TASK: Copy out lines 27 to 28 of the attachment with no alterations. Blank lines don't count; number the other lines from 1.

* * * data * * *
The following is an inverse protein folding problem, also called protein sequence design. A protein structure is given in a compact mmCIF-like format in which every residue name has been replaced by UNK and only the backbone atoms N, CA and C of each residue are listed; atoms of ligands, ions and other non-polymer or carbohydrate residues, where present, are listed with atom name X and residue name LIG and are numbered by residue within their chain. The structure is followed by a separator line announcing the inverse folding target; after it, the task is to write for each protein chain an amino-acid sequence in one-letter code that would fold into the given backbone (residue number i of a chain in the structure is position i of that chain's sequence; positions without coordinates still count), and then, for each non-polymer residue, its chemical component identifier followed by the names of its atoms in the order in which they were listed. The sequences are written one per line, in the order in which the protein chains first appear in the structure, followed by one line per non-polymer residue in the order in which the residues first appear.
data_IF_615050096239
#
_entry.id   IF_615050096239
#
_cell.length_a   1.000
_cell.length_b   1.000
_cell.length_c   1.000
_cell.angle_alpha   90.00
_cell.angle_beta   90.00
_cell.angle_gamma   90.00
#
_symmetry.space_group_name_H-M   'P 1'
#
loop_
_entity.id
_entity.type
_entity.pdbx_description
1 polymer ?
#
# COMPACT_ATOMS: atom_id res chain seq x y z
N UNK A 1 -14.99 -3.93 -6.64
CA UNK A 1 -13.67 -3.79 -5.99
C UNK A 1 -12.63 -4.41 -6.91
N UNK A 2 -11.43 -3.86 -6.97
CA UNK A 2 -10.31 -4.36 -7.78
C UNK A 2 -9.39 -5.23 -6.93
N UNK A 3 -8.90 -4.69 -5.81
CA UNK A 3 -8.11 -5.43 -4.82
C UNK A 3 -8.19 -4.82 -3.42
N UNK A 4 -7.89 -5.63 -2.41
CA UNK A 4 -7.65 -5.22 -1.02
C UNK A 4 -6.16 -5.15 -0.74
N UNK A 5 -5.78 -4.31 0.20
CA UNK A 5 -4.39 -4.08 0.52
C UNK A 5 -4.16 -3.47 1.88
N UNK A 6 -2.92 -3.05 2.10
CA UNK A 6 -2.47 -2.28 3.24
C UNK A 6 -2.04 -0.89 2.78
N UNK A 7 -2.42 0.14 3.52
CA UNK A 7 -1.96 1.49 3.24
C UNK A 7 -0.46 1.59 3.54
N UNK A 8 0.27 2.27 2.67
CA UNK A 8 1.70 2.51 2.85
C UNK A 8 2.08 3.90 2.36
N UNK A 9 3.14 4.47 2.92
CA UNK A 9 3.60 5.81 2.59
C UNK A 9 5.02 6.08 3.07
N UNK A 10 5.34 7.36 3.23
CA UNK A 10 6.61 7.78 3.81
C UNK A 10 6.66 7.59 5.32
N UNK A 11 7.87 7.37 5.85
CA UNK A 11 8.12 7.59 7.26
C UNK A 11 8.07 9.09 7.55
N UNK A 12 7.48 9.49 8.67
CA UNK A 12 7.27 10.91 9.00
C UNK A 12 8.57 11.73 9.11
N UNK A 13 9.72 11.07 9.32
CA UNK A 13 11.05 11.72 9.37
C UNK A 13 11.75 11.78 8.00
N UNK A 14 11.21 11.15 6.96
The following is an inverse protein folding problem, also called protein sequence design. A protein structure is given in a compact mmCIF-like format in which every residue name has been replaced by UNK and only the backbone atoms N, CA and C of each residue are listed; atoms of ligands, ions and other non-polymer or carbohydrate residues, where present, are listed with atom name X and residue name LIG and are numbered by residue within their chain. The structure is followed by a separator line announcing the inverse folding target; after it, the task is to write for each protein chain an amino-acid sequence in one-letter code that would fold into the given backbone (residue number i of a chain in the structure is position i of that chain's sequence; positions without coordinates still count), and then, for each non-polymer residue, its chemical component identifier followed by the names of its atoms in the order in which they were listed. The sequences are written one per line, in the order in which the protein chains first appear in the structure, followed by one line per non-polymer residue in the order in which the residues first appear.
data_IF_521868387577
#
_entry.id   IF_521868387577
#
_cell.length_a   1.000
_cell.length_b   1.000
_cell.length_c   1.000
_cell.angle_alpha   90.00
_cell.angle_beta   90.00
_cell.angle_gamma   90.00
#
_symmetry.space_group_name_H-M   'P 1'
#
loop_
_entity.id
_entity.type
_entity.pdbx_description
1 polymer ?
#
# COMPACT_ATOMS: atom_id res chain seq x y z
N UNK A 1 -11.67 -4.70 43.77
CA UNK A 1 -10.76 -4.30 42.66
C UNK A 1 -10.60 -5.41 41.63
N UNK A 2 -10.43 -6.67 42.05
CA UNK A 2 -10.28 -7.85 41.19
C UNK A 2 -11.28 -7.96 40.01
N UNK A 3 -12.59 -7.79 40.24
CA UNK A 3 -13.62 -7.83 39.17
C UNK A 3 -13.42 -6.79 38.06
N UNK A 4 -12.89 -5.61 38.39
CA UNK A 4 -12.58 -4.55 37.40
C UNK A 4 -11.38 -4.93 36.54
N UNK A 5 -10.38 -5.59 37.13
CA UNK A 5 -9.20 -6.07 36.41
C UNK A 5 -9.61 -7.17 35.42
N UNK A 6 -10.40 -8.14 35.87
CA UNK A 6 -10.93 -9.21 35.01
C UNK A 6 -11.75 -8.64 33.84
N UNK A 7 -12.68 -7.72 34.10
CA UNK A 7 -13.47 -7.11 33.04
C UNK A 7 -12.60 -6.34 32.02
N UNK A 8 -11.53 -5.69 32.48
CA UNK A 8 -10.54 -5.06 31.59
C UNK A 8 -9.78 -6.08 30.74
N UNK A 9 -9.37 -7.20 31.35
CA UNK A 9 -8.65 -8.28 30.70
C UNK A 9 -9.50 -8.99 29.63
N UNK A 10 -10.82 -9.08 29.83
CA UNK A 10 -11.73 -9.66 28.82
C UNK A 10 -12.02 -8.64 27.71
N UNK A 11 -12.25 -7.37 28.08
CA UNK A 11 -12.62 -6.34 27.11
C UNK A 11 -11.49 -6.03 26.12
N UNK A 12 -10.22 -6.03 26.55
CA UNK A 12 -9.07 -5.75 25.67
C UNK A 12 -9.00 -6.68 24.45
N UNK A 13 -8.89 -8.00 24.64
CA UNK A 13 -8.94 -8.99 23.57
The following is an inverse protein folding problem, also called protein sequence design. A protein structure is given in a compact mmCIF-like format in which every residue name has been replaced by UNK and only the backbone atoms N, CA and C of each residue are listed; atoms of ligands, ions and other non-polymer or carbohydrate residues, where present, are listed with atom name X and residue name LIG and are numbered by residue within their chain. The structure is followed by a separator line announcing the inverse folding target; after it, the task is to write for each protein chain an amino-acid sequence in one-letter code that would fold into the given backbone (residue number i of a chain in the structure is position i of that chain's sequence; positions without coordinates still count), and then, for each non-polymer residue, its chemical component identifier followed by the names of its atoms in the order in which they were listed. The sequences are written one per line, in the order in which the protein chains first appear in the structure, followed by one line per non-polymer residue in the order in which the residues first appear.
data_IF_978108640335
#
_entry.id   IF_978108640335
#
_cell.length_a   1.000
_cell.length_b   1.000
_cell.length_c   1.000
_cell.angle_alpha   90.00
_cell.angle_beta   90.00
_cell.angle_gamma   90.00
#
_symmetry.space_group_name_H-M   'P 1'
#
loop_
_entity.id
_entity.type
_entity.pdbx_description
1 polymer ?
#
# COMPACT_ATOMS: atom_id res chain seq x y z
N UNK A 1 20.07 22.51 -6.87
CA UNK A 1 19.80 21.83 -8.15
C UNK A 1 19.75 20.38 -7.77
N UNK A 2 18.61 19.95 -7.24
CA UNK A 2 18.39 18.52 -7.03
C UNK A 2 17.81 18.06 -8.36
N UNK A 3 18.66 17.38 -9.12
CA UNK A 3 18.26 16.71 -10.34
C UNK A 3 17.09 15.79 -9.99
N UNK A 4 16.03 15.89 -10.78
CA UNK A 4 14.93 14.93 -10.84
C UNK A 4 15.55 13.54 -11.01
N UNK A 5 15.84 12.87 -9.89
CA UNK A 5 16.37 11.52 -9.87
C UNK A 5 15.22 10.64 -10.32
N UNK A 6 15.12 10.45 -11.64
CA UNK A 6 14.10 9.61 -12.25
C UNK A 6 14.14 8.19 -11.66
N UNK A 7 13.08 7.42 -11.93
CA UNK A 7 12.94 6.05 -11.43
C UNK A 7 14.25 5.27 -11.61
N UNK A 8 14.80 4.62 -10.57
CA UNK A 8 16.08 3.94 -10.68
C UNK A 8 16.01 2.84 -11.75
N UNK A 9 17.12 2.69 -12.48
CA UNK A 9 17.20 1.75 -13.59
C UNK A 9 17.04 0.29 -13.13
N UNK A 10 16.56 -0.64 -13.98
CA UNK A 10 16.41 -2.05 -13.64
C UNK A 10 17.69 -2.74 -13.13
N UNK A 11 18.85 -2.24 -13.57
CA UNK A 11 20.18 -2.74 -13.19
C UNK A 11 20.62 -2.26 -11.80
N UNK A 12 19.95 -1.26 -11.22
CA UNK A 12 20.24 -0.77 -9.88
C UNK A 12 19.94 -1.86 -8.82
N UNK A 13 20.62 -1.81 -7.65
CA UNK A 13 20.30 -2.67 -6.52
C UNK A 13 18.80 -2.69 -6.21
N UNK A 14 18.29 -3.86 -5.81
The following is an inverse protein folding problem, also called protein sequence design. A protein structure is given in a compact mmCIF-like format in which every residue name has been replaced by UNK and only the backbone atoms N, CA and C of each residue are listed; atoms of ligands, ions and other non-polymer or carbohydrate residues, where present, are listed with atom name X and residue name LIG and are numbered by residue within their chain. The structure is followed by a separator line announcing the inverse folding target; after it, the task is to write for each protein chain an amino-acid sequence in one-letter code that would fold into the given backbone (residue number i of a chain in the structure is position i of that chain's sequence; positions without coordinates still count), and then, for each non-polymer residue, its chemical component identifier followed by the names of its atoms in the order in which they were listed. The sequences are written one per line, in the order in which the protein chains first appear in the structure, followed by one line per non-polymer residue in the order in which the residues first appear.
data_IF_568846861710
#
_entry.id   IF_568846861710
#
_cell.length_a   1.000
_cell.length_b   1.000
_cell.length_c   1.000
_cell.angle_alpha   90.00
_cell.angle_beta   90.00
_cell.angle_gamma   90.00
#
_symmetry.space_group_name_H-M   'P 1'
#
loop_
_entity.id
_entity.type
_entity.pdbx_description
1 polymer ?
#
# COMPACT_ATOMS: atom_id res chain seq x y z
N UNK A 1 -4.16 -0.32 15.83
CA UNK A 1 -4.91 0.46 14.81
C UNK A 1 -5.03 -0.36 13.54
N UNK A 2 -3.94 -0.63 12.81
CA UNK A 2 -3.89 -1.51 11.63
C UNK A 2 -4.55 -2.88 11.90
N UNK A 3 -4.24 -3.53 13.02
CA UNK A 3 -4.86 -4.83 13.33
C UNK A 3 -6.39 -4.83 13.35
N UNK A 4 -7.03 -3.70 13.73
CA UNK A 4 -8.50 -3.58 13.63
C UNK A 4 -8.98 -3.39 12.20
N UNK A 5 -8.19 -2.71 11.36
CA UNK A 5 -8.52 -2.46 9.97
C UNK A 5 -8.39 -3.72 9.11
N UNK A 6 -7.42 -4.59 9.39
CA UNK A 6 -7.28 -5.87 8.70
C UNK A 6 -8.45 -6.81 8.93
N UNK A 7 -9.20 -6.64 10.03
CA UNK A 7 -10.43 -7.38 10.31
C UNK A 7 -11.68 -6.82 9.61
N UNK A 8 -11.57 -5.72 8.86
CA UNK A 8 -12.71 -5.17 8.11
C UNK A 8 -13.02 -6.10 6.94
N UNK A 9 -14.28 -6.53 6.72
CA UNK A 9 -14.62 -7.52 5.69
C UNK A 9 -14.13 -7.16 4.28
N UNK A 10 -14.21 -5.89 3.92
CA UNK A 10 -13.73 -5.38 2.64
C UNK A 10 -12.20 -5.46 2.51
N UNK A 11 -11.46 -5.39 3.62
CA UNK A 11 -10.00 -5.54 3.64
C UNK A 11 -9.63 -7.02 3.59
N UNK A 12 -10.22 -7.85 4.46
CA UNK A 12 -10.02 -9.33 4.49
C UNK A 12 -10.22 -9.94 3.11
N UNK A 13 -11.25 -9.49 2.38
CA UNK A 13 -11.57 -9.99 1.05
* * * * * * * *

C UNK A 2 -9.39 -5.23 -6.93
N UNK A 3 -8.90 -4.69 -5.81